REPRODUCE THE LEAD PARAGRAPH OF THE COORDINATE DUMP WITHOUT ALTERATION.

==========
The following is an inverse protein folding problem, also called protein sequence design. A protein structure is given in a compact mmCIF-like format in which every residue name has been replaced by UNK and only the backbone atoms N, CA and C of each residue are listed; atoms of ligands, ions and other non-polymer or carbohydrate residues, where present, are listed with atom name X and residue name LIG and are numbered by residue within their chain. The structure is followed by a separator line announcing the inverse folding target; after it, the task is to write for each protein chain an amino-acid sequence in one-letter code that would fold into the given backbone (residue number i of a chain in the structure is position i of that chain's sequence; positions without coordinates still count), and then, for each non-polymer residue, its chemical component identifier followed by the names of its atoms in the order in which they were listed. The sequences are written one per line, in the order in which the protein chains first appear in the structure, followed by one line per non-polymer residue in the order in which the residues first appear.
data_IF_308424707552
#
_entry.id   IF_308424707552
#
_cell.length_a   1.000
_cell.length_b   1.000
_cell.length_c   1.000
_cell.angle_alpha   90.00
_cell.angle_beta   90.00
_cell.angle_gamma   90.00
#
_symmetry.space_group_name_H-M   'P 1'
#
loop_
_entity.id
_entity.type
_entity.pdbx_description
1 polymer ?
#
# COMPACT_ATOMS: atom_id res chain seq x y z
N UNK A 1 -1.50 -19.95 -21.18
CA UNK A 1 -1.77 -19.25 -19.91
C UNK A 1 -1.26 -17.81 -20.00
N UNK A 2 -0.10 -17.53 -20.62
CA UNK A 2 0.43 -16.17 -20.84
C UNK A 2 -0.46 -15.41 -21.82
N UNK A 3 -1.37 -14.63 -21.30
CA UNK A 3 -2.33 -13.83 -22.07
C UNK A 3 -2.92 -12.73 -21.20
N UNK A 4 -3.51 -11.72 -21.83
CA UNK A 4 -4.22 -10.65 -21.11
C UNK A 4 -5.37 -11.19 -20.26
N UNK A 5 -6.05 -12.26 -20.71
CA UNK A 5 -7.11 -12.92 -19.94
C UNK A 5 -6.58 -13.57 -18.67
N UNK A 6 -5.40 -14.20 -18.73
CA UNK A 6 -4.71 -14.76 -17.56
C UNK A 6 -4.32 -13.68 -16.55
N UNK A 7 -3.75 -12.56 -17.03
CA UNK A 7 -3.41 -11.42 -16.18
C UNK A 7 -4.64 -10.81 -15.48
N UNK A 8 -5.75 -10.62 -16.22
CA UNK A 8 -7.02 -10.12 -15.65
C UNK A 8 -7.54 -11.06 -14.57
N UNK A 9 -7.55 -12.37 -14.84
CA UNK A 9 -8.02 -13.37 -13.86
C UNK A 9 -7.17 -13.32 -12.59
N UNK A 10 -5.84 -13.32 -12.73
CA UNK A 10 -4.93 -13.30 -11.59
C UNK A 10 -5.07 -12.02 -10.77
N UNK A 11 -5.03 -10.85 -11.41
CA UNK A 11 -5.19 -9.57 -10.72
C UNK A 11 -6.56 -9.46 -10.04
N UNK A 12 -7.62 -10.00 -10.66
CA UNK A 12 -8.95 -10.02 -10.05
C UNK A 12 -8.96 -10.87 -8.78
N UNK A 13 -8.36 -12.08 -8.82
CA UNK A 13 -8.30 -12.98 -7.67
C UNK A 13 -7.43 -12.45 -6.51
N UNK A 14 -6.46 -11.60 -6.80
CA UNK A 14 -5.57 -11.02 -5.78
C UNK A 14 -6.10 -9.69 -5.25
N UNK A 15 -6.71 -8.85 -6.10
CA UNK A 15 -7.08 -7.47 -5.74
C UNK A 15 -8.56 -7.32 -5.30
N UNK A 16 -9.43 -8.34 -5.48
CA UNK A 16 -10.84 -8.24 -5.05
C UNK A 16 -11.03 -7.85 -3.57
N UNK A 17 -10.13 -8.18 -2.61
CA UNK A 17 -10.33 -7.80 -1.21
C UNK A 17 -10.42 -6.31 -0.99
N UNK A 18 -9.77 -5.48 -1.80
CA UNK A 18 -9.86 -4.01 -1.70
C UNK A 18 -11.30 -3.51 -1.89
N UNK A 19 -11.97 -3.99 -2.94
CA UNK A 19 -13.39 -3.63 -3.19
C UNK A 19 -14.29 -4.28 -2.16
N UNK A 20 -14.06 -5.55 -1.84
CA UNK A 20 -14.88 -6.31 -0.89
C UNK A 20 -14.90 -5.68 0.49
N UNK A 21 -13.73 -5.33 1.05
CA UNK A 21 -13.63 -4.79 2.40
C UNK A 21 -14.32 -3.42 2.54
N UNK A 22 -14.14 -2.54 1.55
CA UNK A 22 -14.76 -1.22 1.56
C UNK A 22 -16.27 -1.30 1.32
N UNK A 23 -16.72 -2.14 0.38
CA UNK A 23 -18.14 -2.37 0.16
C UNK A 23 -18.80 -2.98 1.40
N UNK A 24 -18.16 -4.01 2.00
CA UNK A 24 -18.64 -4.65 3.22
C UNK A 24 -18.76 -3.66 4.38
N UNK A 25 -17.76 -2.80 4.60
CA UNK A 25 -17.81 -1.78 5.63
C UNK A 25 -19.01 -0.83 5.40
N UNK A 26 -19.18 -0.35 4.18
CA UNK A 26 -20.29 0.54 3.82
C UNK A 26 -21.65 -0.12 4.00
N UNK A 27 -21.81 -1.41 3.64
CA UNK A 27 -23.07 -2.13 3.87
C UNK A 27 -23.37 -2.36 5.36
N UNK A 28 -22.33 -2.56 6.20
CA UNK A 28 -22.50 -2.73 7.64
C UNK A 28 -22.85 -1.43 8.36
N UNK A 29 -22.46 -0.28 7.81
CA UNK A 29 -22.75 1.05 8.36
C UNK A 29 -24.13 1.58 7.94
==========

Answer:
The following is an inverse protein folding problem, also called protein sequence design. A protein structure is given in a compact mmCIF-like format in which every residue name has been replaced by UNK and only the backbone atoms N, CA and C of each residue are listed; atoms of ligands, ions and other non-polymer or carbohydrate residues, where present, are listed with atom name X and residue name LIG and are numbered by residue within their chain. The structure is followed by a separator line announcing the inverse folding target; after it, the task is to write for each protein chain an amino-acid sequence in one-letter code that would fold into the given backbone (residue number i of a chain in the structure is position i of that chain's sequence; positions without coordinates still count), and then, for each non-polymer residue, its chemical component identifier followed by the names of its atoms in the order in which they were listed. The sequences are written one per line, in the order in which the protein chains first appear in the structure, followed by one line per non-polymer residue in the order in which the residues first appear.